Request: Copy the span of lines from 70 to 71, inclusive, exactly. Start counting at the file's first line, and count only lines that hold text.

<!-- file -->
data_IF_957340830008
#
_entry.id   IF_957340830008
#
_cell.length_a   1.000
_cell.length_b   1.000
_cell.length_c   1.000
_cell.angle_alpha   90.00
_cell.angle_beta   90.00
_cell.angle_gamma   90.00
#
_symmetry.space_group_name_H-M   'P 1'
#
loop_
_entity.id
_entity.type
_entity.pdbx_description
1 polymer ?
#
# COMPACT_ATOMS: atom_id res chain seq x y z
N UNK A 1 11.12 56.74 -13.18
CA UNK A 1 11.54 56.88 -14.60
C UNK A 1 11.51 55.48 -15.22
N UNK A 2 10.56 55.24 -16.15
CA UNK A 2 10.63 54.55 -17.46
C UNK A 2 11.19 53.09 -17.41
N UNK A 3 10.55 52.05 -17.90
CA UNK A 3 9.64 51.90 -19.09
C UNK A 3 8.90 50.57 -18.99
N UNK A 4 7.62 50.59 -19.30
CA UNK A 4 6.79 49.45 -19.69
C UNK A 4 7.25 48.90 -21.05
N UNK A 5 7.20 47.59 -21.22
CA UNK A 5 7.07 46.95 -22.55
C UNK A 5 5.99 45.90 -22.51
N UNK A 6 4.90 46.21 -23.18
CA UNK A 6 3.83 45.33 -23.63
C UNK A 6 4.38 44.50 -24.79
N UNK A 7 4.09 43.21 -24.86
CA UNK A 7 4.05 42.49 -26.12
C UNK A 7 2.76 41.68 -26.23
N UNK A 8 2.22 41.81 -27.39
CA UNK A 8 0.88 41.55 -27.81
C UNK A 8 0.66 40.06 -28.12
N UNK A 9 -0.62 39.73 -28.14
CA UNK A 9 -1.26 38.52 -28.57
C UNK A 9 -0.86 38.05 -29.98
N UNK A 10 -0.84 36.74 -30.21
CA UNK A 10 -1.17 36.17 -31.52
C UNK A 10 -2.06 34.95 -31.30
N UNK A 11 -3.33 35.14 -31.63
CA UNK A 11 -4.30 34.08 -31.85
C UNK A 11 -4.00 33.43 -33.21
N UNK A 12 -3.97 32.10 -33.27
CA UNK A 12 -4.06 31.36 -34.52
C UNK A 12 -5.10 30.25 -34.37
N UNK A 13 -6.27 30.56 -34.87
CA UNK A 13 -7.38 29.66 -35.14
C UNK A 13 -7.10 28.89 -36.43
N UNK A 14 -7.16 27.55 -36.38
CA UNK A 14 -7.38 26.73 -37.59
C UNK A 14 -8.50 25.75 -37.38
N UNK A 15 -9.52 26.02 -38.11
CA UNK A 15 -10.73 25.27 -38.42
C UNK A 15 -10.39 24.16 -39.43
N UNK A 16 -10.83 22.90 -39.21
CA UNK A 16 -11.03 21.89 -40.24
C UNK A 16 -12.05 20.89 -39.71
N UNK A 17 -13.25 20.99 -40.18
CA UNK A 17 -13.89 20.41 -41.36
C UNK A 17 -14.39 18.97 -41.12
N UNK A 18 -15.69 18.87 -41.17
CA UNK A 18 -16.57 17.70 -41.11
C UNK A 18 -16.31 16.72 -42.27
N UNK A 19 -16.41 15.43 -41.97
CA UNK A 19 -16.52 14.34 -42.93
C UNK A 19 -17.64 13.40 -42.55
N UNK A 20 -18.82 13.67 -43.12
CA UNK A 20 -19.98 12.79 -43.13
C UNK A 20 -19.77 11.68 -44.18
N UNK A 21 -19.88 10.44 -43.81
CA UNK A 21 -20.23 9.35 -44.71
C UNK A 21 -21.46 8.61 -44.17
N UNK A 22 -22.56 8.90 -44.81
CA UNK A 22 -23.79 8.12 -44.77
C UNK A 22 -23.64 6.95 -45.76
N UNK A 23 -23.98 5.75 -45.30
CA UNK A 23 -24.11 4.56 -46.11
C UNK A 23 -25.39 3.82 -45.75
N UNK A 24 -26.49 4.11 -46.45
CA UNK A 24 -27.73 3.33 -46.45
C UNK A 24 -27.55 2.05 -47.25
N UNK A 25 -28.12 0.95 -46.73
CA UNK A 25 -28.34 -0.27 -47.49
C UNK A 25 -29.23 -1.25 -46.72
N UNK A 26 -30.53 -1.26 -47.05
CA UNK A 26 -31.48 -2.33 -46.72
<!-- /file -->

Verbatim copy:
CA UNK A 17 -13.89 20.41 -41.36
C UNK A 17 -14.39 18.97 -41.12